The Energy Infrastructure Newsletter • Winter 2021

As an investment advisor, you have been subscribed to the Energy Infrastructure Newsletter so that you and your clients can stay abreast of this powerful emerging subsector. Formerly the MLP Newsletter, the Energy Infrastructure Newsletter is published in partnership with the Energy Infrastructure Council, a nonprofit trade association dedicated to advancing the interests of companies that develop and operate energy infrastructure. EIC addresses core public policy issues critical to investment in America’s energy infrastructure.

Midstream Equity Holders Benefit from Durable Cash Flows, Capital Discipline, and Return of Capital

By Sean Maher, RCH Energy

Hydrocarbon demand continues to grow globally, and we believe U.S. shale will remain the primary source of incremental supply, globally, of crude oil, natural gas, and natural gas liquids (NGLs). Significant investments, now completed, in infrastructure have enabled select midstream companies to integrate from the producer to the end-user.

Over the last two years, cash flows strengthened balance sheets via debt repayment, and are now transitioning directly to equity investors through higher dividends and share repurchases. This is enabled by midstream companies’ ability to generate stable, long-lived cash flows.

Midstream Assets Crucial to Making Hydrocarbons Available to End-Users

Midstream assets are generally the pipelines, processing facilities, export docks, storage terminals, trucks, trains, and ships that allow end-user customers access to the hydrocarbons that we take for granted. Gasoline (driving), heating oil (warmth), jet fuel (transportation of passengers and goods), natural gas (electricity, heating), propane (heating, cooking, plastics), and ethane (plastics feedstock) are all hydrocarbons consumed through daily activities.

Without midstream assets to transport these molecules from the supply-long resource plays (i.e., The Permian Basin) to the end-users via the most complex refining and petrochemical network globally (the U.S. Gulf Coast), none of these uses would be practical or economically viable. Hydrocarbons that fuel the world and allow for economic growth require midstream assets.

Source: RCH Energy, BP Statistical Review of World Energy, EIA

U.S. Provides Most of Hydrocarbon Supply Growth

Over the last 15 years, U.S. shale production has grown significantly, and to bring those new volumes to market has required new midstream infrastructure, which is capital intensive, albeit long-lived. Today, the U.S. is a leading exporter of natural gas and natural gas liquids, along with the traditional exports of refined products (gasoline and diesel). The U.S. has provided the vast majority of additional global crude oil, natural gas, and natural gas liquids supply growth over the last 10+ years.

U.S. liquids production (including NGLs) grew by nearly 9% per year, doubling the output in 2010, with a 2021 estimate of ~16.5 million barrels/day (MMBD). Natural gas production increased by almost 40 billion cubic feet/day (BCFD) over the same period, at a rate of 5.5% per year. The U.S. now produces roughly twice the amount of hydrocarbons it did in 2010.

As shown in the exhibits below, the United States’ supply growth over the last decade offset the lost production seen in the rest of the world (EX-OPEC) of ~1.1 MMBD and was the significant majority of total NGL supply growth. For the better part of a decade, the U.S. has been supplying increased electrification, petrochemical production, and improved quality of life, all facilitated by the midstream businesses that brought it to the market.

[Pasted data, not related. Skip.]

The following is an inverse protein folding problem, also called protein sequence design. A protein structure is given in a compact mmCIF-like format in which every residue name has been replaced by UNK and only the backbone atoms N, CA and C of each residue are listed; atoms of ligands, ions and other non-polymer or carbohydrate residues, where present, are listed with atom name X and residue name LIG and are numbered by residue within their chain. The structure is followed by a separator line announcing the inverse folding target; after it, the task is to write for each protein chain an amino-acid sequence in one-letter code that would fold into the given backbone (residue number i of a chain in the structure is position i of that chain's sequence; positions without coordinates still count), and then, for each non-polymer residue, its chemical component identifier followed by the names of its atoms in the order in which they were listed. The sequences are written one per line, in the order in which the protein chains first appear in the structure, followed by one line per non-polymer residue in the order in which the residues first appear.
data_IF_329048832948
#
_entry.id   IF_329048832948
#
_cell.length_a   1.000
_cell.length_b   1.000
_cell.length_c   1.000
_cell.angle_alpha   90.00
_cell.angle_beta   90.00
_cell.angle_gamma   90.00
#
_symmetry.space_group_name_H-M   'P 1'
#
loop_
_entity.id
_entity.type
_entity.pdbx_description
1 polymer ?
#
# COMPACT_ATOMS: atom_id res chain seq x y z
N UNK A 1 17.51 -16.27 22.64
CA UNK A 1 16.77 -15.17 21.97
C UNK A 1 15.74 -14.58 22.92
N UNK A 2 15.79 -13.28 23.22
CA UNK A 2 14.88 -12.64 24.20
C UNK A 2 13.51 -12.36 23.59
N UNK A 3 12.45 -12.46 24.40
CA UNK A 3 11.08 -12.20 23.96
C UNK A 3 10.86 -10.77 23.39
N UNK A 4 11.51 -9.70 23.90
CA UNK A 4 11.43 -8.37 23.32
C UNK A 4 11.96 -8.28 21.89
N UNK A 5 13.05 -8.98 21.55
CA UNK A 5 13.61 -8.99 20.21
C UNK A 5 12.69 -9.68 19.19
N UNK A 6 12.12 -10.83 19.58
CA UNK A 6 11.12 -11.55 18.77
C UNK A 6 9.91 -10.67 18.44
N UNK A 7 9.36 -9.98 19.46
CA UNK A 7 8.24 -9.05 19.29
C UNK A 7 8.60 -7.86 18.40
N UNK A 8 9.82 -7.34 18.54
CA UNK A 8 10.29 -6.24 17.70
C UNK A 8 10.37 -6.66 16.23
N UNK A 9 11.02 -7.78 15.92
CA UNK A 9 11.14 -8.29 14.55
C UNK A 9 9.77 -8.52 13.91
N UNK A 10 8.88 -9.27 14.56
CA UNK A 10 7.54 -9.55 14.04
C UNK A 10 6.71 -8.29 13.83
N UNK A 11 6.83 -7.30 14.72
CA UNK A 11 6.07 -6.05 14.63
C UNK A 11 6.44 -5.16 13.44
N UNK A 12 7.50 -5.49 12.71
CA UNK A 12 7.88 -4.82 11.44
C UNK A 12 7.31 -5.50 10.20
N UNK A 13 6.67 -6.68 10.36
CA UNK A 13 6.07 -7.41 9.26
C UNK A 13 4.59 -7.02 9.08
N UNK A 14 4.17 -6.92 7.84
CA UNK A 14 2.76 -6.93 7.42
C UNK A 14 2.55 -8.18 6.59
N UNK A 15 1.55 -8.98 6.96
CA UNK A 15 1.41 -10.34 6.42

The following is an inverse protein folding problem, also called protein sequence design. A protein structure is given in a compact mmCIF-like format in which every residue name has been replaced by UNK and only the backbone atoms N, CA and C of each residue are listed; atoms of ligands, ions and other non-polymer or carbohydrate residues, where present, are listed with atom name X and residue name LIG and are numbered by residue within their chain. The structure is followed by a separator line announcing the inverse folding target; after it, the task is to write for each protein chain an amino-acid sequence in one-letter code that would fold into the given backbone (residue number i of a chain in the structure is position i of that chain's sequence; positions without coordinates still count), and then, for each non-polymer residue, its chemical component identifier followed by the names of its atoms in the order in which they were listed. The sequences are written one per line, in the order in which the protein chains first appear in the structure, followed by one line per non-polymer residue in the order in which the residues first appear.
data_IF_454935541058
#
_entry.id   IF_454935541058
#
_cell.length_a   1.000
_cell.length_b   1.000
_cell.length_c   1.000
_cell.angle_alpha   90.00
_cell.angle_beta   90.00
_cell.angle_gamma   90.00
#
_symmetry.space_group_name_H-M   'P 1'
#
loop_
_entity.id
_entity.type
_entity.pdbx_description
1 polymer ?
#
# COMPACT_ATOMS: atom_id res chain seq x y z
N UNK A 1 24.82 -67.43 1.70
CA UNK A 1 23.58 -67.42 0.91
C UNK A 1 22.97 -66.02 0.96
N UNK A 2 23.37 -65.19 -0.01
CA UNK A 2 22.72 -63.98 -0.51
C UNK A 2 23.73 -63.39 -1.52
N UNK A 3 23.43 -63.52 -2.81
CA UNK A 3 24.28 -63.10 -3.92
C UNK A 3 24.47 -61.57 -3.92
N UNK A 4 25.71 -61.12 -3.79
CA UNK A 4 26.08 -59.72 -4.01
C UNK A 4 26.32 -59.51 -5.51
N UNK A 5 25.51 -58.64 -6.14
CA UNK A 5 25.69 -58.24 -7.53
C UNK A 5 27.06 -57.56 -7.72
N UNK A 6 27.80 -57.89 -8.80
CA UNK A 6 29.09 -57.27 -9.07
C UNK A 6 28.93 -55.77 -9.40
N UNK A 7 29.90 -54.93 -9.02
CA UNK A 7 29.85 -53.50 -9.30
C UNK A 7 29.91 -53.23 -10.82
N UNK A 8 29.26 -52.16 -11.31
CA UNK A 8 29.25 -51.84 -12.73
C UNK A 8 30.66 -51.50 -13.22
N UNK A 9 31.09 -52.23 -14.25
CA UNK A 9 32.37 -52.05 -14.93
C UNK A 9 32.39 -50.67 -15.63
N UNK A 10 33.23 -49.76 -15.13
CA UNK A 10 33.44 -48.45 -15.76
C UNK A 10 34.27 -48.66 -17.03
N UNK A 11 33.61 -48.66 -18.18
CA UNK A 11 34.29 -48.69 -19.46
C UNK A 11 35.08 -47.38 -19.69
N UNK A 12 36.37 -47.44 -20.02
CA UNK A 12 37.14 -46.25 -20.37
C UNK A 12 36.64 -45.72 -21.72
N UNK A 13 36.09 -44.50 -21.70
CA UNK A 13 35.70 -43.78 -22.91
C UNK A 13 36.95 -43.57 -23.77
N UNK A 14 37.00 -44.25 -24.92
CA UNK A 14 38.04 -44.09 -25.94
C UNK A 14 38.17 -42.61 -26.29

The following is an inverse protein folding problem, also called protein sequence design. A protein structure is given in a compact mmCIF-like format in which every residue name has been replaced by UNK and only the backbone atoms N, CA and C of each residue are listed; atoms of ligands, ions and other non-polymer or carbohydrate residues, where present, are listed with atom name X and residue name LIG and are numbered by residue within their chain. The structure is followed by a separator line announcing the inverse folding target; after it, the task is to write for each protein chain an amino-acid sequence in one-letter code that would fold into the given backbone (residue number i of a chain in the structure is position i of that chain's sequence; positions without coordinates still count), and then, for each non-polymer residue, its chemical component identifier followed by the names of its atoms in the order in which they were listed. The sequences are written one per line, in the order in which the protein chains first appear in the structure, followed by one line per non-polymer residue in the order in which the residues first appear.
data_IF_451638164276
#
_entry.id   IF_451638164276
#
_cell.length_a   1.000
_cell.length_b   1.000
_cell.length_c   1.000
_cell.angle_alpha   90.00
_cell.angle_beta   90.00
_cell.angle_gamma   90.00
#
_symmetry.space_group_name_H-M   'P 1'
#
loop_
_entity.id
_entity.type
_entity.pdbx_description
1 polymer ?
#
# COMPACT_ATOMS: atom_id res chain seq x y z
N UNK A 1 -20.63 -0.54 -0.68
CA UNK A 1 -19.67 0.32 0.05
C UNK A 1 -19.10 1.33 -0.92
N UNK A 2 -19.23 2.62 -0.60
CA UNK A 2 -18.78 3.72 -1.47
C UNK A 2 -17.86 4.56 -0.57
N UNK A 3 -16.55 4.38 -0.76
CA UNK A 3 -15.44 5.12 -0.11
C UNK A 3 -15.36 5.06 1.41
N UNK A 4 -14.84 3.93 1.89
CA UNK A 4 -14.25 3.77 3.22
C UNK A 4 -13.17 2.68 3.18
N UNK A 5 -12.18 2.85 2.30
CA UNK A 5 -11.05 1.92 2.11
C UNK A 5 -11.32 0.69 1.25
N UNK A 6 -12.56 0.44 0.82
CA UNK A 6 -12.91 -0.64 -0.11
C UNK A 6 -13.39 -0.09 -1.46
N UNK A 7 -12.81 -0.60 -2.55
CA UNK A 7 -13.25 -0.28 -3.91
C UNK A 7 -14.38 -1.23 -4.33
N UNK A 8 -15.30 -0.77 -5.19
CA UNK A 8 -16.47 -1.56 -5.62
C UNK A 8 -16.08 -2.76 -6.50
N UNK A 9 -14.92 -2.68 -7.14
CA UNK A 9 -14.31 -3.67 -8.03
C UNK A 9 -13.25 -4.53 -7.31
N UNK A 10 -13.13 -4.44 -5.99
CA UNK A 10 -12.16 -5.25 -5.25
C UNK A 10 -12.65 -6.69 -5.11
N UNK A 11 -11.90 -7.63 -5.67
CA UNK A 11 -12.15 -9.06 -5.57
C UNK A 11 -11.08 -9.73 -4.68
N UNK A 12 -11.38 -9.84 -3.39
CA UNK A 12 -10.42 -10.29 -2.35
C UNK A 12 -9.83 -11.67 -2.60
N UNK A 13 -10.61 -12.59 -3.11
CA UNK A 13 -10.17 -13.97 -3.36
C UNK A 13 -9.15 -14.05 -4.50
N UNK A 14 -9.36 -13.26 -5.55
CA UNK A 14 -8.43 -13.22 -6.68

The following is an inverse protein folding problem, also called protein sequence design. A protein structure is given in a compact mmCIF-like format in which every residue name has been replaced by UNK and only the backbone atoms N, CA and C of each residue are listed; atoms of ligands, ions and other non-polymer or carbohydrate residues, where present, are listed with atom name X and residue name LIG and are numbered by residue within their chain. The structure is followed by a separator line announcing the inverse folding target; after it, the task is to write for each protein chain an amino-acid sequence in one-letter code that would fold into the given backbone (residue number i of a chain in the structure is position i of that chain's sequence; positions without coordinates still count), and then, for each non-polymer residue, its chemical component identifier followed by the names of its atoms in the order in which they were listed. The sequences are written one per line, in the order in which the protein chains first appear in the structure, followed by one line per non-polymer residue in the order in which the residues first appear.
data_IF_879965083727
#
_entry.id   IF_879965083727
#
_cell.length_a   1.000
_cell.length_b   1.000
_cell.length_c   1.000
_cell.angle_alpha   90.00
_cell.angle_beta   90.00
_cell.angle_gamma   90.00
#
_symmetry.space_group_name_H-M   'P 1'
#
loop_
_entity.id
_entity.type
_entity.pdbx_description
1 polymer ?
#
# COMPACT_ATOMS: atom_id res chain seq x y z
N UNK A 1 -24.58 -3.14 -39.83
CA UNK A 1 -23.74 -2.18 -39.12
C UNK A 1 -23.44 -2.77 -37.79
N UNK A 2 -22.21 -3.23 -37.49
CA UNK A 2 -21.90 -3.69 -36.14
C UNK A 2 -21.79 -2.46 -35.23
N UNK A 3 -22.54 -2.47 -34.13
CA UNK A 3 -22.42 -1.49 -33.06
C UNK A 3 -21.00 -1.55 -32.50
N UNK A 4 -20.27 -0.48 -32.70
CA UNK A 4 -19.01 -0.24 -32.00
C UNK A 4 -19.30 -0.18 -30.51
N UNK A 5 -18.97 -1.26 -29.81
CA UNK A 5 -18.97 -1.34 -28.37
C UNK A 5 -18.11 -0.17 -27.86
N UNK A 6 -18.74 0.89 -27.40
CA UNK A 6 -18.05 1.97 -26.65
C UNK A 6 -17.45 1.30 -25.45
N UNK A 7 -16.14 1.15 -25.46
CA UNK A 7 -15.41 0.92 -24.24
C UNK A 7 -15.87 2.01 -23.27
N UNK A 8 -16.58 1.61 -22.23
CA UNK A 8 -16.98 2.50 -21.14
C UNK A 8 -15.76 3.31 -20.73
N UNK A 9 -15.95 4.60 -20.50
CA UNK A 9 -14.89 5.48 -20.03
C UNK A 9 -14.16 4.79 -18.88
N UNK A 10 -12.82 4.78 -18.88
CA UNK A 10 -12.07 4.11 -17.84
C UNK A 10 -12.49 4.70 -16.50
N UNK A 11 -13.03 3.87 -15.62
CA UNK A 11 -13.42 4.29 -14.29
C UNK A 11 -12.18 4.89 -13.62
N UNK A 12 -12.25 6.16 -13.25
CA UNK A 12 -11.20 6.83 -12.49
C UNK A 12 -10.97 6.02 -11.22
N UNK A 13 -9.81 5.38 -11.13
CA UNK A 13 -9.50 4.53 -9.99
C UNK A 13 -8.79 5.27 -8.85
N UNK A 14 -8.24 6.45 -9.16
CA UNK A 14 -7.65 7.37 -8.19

Source: RCH Energy, BP Statistical Review of World Energy, EIA

Source: Enterprise Products

Source: RCH Energy, BP Statistical Review of World Energy, EIA

Per the below, midstream capital spending increased materially over this period. Wells Fargo estimates that midstream companies spent approximately $530 billion to build out infrastructure over the last decade. Capital spending ramped in 2013, and investment in these long-lead-time projects continued through 2019. We began to see a decline in 2020, which we believed would be a “turning point” for the midstream investor as capital budgets were falling, exploration and production (E&P) was growing (into already constructed assets), and free cash flow was predicted to rise.

These events occurred, and the global pandemic in 2020, perhaps unexpectedly, actually improved the long-term outlook for midstream companies as E&P companies began to live within cash flow at a more meaningful rate net of negative oil prices and therefore did not require or support additional midstream capital investment.

Not All Midstream Companies Are Equal

As shown in the previous chart, the total capital expenditures of the Wells Fargo coverage universe are forecasted to be less than 50% of prior levels over the next five years. However, if one delves further into the unique operating business of some of these companies, one will realize that some capital budgets run at less than 25% of their prior five-year average. The market has long viewed midstream companies as homogeneous with little differentiation in businesses and, as such, valuations.

Within RCH Energy, we run a concentrated and focused portfolio that targets what we believe to be those midstream assets that offer the best risk-adjusted return based on their management teams, balance sheets, and operating assets; not all midstream is created equal. For example, some companies offer a full suite of attractive options to large producers, export products internationally, or deliver a suite of nuanced services to benefit the global economy. These companies gather, store, process, transport, and export their producer and downstream customers’ products.

Source: RCH Energy Portfolio Companies, Bloomberg